Acer has said it expects ASPs to continue to climb this year as the market shifts to ultrabooks – even as the vendor finally levels the inventory mountain that bedevilled it last year.
The shock discovery of "abnormalities" in inventory stored in freight forwarders' warehouses led to a massive shakeup at the firm. A "sales allowance" programme meant a $150m write-down, and the ensuing chaos helped tip the vendor into fourth place into the worldwide PC rankings.
Speaking in London yesterday, the vendor's UK boss Neil Marshall said that the stock mountain was now "gone", with the firm down to a month's inventory.
While the discovery of bulging warehouses last year had been a shock, Marshall insisted that Acer's excessive inventory levels had actually helped it in the closing months of last year, as the floods in Thailand crippled production of disk drives and other components.
The firm had been able to capitalise on the situation to fulfill deals that other PC vendors had been forced to walk away from, he said.
Marshall said the firm had now adopted much tighter inventory controls, with a focus on sell through, rather than sales into the channel.
"We're all measured on inventory management," he said.
Acer had now drawn a line under the entire episode, said Marshall, and wanted to re-establish the kind of channel relationship that helped power it up the sales league through the noughties. "We want to go back to the old ways of working," said Marshall.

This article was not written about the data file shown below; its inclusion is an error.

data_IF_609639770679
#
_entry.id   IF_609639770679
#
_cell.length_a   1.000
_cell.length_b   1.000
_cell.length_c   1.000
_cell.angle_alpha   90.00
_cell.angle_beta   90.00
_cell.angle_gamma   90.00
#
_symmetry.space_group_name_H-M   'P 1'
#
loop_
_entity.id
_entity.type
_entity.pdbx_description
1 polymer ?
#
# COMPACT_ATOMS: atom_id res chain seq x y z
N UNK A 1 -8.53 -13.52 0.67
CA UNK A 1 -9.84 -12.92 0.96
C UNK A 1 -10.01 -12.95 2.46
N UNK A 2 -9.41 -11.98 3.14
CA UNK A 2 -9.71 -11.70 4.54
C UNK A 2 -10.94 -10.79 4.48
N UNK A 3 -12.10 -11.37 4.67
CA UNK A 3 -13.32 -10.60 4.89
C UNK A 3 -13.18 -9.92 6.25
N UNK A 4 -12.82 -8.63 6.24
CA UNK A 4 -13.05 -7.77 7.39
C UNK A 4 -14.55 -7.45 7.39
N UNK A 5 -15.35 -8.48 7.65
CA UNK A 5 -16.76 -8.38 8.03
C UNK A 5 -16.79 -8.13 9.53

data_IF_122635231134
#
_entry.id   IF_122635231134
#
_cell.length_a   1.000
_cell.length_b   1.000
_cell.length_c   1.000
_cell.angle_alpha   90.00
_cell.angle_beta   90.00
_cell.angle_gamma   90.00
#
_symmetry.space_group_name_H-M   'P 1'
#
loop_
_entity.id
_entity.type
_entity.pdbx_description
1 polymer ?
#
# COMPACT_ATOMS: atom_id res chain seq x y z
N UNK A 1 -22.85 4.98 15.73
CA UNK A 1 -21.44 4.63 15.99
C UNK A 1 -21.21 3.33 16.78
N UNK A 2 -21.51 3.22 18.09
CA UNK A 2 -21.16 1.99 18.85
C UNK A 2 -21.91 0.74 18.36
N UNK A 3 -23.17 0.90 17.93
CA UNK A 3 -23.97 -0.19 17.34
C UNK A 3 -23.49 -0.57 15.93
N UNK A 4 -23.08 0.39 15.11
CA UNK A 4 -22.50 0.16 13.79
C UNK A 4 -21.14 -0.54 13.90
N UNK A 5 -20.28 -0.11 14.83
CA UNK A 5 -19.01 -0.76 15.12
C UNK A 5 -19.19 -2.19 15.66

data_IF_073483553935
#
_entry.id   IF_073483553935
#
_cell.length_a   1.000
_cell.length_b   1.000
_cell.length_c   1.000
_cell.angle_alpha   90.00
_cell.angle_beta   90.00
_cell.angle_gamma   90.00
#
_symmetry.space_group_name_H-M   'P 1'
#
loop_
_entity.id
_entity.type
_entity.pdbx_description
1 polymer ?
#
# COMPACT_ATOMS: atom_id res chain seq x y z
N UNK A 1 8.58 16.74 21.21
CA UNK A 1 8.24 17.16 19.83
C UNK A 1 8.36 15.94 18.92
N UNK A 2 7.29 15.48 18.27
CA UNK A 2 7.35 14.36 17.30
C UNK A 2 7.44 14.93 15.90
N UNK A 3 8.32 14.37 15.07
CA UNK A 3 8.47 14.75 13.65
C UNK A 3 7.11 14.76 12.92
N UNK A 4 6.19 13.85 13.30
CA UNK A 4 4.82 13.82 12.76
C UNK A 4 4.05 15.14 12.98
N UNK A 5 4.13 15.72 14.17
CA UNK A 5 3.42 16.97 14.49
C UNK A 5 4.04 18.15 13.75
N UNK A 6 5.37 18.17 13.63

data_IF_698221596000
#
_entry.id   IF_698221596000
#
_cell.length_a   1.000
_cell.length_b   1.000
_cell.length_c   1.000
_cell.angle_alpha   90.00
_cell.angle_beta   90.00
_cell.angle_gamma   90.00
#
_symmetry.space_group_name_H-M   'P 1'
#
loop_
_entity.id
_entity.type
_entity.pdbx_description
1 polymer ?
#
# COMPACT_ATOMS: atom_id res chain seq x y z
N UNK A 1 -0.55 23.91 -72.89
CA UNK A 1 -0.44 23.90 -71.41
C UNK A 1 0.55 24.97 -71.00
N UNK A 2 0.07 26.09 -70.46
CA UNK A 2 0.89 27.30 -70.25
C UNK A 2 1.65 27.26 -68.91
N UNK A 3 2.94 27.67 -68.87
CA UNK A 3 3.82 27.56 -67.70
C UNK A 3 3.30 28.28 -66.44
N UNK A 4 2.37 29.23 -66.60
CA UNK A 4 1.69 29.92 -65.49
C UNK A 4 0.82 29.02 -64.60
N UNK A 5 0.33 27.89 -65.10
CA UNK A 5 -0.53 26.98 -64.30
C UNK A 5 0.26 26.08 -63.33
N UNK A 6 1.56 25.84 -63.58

Having dealt with its stock glut, the firm is now hoping to push prices up. For the last few years, the firm has regularly predicted price increases, bucking the continual erosion of prices in the PC industry.
While last year's inventory troubles temporarily put paid to that, the firm was the first major vendor to jack up prices in the wake of the Thai floods.
Marshall predicted that prices would move upwards again this year.
Retail sales manager Richard Hayden said the continued upwards price drift would take place in part because of the unleashing of a wave of Intel processor-based Ultrabooks, giving a fillip to the mobile industry.
While this would clearly be a boon to Intel – never known for just giving away new features for nothing – he said all parts of the channel would benefit.
Assuming resellers and distributors set their targets on a value basis, he said, they would not have to move as many units to hit the same value point. ®